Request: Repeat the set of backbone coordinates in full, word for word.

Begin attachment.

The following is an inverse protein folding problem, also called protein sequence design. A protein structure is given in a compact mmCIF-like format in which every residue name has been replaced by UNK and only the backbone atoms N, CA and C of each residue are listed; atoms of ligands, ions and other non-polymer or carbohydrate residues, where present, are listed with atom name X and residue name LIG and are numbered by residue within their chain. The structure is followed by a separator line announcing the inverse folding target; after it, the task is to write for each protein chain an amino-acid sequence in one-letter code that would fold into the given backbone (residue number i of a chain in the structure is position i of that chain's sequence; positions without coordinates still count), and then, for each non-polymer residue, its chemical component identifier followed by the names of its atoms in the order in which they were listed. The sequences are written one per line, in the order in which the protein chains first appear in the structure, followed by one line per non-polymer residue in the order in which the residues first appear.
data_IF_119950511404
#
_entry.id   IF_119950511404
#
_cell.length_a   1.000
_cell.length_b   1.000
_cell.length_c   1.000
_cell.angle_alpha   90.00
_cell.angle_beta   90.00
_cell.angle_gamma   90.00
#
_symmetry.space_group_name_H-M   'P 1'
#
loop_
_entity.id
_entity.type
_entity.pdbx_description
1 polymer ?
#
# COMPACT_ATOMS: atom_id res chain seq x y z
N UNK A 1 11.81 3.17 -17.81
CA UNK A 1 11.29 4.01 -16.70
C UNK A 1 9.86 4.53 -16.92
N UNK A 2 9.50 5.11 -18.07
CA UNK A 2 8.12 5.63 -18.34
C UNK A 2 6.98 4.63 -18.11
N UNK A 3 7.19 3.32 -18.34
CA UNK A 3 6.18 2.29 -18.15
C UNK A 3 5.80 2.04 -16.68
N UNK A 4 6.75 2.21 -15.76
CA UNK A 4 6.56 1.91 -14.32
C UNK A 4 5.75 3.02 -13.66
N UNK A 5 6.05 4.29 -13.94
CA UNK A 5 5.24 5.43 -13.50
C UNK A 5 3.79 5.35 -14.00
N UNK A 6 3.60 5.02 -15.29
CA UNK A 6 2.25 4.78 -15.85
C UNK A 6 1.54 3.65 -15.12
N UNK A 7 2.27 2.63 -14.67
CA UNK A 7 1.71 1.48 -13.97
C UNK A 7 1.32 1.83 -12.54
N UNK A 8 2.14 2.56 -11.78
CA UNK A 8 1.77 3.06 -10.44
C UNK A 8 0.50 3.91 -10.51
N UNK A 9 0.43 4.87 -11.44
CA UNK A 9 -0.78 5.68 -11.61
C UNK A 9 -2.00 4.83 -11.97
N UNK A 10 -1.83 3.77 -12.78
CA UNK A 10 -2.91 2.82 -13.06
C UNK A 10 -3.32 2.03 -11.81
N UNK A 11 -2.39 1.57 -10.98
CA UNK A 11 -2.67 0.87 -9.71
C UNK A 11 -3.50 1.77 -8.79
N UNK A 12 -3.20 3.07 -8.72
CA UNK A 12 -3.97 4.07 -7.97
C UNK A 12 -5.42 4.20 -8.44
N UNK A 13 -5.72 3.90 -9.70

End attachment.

The following is an inverse protein folding problem, also called protein sequence design. A protein structure is given in a compact mmCIF-like format in which every residue name has been replaced by UNK and only the backbone atoms N, CA and C of each residue are listed; atoms of ligands, ions and other non-polymer or carbohydrate residues, where present, are listed with atom name X and residue name LIG and are numbered by residue within their chain. The structure is followed by a separator line announcing the inverse folding target; after it, the task is to write for each protein chain an amino-acid sequence in one-letter code that would fold into the given backbone (residue number i of a chain in the structure is position i of that chain's sequence; positions without coordinates still count), and then, for each non-polymer residue, its chemical component identifier followed by the names of its atoms in the order in which they were listed. The sequences are written one per line, in the order in which the protein chains first appear in the structure, followed by one line per non-polymer residue in the order in which the residues first appear.
data_IF_119950511404
#
_entry.id   IF_119950511404
#
_cell.length_a   1.000
_cell.length_b   1.000
_cell.length_c   1.000
_cell.angle_alpha   90.00
_cell.angle_beta   90.00
_cell.angle_gamma   90.00
#
_symmetry.space_group_name_H-M   'P 1'
#
loop_
_entity.id
_entity.type
_entity.pdbx_description
1 polymer ?
#
# COMPACT_ATOMS: atom_id res chain seq x y z
N UNK A 1 11.81 3.17 -17.81
CA UNK A 1 11.29 4.01 -16.70
C UNK A 1 9.86 4.53 -16.92
N UNK A 2 9.50 5.11 -18.07
CA UNK A 2 8.12 5.63 -18.34
C UNK A 2 6.98 4.63 -18.11
N UNK A 3 7.19 3.32 -18.34
CA UNK A 3 6.18 2.29 -18.15
C UNK A 3 5.80 2.04 -16.68
N UNK A 4 6.75 2.21 -15.76
CA UNK A 4 6.56 1.91 -14.32
C UNK A 4 5.75 3.02 -13.66
N UNK A 5 6.05 4.29 -13.94
CA UNK A 5 5.24 5.43 -13.50
C UNK A 5 3.79 5.35 -14.00
N UNK A 6 3.60 5.02 -15.29
CA UNK A 6 2.25 4.78 -15.85
C UNK A 6 1.54 3.65 -15.12
N UNK A 7 2.27 2.63 -14.67
CA UNK A 7 1.71 1.48 -13.97
C UNK A 7 1.32 1.83 -12.54
N UNK A 8 2.14 2.56 -11.78
CA UNK A 8 1.77 3.06 -10.44
C UNK A 8 0.50 3.91 -10.51
N UNK A 9 0.43 4.87 -11.44
CA UNK A 9 -0.78 5.68 -11.61
C UNK A 9 -2.00 4.83 -11.97
N UNK A 10 -1.83 3.77 -12.78
CA UNK A 10 -2.91 2.82 -13.06
C UNK A 10 -3.32 2.03 -11.81
N UNK A 11 -2.39 1.57 -10.98
CA UNK A 11 -2.67 0.87 -9.71
C UNK A 11 -3.50 1.77 -8.79
N UNK A 12 -3.20 3.07 -8.72
CA UNK A 12 -3.97 4.07 -7.97
C UNK A 12 -5.42 4.20 -8.44
N UNK A 13 -5.72 3.90 -9.70